Monday, 5 May 2008

damselflies and black ants

A pleasant morning to I decided to have my morning coffee in the garden and read a few pages. As I got up to go inside I noticed the sloughed remains of a damselfly larvae. When I took a closer look I noticed that the newly hatched adult was hanging onto the foliage lower down.

The adult damselfly was still quite pale, creamy looking, following hatching. The damselflyhad very good eyesight, and reacted to my presence by hiding behind the leaf, even though I was several feet away. I accidentaly disturbed another damselfly, which promptly flew upinto the air. The remains of its larval form was also visible on a nearby plant. I kept an eye on the damselfly during the morning. Throughout the morning it slowly became more colourful. I eventually identified it as a Large Red damselfly Pyrrhosoma nymphula. It eventually flew off into the garden at 12.15pm.

I did some more gardening, maninly clearing away ready for planting. Too many inverts to mention all. In particular; centipedes, spiders, small black beetle (too quick) a butterfly that also shot through to quick to identify. There appear to be several holly blue butterflies around. There have been at least a pair and a single flying around the tree at the end of our back neighbours garden. It is the only type of blue butterfly in the UK that may be observed in trees.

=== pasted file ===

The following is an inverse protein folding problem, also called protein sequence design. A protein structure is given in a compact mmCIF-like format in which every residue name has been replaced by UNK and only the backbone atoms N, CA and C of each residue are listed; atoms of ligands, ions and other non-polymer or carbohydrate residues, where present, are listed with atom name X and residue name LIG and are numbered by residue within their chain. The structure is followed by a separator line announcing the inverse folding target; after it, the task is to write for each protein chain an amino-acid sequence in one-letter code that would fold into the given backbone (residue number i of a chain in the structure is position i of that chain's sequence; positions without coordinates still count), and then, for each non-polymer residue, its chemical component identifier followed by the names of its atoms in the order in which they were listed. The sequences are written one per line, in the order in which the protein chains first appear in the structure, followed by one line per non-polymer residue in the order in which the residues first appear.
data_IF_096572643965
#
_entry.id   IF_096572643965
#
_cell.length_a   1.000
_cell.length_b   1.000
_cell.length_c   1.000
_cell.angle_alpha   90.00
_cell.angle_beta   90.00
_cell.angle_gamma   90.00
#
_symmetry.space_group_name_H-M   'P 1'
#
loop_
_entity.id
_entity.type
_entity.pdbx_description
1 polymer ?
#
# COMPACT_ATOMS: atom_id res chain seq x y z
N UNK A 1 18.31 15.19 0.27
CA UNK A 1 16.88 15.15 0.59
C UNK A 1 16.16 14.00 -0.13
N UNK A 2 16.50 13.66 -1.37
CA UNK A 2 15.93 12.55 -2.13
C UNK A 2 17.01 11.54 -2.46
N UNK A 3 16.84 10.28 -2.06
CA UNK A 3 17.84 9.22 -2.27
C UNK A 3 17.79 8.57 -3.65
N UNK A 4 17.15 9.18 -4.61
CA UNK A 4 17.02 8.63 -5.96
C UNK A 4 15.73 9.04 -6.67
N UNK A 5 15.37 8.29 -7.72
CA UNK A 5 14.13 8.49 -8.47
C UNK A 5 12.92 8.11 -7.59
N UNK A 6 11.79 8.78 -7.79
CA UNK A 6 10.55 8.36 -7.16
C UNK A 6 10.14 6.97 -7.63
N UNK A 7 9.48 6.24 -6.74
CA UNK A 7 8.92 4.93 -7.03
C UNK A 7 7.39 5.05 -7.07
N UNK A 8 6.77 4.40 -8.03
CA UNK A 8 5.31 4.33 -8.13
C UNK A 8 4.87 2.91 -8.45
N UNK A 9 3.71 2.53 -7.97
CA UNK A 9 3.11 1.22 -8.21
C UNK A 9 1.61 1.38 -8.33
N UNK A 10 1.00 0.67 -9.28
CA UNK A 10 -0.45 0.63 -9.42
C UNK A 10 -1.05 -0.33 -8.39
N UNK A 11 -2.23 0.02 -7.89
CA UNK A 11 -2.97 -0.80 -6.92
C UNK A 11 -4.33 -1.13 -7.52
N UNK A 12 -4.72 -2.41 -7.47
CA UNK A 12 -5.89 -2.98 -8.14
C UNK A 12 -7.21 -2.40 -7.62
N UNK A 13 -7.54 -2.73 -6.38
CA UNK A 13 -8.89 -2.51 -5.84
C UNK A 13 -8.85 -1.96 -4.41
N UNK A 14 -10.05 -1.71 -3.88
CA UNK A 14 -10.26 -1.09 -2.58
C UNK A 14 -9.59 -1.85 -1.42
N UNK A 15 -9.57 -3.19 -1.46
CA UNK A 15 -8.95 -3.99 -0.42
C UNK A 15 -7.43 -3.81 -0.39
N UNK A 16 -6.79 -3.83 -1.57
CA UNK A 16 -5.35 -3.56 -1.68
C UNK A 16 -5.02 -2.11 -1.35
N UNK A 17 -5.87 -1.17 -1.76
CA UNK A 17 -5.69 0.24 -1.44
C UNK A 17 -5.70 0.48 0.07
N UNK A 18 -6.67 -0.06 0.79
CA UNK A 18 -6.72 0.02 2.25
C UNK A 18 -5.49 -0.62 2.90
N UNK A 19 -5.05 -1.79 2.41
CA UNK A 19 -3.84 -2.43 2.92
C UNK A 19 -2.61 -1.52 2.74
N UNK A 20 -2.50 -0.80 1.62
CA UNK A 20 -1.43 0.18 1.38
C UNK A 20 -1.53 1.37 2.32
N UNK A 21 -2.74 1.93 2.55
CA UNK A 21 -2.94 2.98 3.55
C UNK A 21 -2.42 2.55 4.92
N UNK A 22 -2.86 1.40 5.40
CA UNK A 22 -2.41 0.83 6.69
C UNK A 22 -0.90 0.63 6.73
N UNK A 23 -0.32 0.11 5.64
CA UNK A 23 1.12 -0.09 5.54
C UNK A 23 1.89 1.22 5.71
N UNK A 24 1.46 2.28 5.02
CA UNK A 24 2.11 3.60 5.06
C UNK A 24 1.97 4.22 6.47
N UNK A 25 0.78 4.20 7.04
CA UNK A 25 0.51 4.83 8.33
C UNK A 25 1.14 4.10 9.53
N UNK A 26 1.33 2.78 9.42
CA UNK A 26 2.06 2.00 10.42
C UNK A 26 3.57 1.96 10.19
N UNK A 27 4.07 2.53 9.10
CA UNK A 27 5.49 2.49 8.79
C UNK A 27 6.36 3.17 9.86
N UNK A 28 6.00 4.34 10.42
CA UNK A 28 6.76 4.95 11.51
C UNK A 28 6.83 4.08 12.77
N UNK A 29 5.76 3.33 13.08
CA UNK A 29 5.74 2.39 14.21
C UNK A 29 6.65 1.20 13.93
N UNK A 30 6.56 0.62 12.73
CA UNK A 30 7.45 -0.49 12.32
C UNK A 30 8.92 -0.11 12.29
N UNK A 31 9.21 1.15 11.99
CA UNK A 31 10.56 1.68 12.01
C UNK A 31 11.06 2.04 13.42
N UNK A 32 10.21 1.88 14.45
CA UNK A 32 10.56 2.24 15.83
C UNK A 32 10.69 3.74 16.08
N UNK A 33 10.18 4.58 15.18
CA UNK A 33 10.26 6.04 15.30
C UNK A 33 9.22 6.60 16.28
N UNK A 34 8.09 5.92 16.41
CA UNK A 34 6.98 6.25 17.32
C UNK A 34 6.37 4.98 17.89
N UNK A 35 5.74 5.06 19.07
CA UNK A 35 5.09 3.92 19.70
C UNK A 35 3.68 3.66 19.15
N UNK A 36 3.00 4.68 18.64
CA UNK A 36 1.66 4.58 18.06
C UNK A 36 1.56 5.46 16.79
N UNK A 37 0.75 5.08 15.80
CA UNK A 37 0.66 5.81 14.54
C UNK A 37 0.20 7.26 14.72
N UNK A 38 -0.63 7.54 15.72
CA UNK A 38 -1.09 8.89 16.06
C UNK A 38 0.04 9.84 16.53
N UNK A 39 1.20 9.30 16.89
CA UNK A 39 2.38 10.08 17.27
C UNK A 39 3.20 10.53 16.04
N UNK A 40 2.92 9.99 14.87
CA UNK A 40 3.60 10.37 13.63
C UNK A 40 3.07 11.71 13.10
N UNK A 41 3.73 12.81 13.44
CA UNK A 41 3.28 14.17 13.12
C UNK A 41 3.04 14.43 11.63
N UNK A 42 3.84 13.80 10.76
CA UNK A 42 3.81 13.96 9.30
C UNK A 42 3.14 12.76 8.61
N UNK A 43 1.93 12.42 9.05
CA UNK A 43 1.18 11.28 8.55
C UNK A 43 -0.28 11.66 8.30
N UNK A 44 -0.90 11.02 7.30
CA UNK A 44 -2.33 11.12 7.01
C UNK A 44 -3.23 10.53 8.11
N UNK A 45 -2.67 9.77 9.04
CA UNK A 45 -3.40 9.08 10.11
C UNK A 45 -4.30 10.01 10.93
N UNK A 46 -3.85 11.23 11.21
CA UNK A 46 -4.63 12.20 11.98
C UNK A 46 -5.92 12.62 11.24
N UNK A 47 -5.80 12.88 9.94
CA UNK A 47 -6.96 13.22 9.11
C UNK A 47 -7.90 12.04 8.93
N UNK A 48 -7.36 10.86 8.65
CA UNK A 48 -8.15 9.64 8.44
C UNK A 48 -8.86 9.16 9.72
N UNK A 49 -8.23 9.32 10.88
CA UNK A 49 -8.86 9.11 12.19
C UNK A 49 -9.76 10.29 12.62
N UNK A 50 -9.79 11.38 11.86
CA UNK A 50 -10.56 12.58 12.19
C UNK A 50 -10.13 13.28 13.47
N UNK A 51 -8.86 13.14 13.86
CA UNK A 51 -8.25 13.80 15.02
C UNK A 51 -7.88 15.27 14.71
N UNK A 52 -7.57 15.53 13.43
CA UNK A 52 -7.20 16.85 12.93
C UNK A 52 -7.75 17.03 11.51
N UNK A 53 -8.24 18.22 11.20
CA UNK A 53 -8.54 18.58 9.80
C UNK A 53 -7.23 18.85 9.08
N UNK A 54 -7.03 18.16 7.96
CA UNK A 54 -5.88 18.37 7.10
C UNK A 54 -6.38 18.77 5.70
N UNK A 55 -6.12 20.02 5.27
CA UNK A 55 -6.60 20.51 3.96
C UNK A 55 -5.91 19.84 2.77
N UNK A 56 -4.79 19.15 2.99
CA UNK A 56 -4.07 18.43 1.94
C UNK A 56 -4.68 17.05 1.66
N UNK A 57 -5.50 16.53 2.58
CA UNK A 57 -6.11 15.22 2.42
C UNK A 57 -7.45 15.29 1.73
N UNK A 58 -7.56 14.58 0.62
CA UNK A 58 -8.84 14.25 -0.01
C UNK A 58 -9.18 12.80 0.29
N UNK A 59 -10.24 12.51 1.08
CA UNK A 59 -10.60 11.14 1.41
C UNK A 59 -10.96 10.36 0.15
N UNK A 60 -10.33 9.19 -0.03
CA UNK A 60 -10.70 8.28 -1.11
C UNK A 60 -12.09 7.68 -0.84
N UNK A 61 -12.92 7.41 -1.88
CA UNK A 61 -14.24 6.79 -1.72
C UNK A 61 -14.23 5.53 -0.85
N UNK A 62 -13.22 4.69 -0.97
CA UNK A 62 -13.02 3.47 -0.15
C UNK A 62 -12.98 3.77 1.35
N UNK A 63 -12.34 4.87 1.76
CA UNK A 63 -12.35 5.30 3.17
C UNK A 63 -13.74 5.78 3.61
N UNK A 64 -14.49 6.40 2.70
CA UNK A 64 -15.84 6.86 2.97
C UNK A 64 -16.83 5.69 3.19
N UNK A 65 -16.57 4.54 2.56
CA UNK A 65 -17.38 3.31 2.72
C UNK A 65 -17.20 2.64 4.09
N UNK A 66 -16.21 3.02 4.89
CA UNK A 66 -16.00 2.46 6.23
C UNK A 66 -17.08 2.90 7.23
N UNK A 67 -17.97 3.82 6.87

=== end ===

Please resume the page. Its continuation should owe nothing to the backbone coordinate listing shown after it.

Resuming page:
I did accidentally disturb an black ants nest on the rockery. One of the nursery chambers was beneath a rock I moved. Black ants often have nrsery chambers in such places as the rock warms up as it absorbs the heat of the sun. The larvae and cocoons are moved around the nest to keep them at the right temperature.

As I lifted the rock, ants poured out ready to meet the attacker (me). Another group of worker ants rushed to the larvae and proceded to carry them off underground. Ants have a warning chemical (as do wasps) that galvenises each other into action and makes them aggressive.

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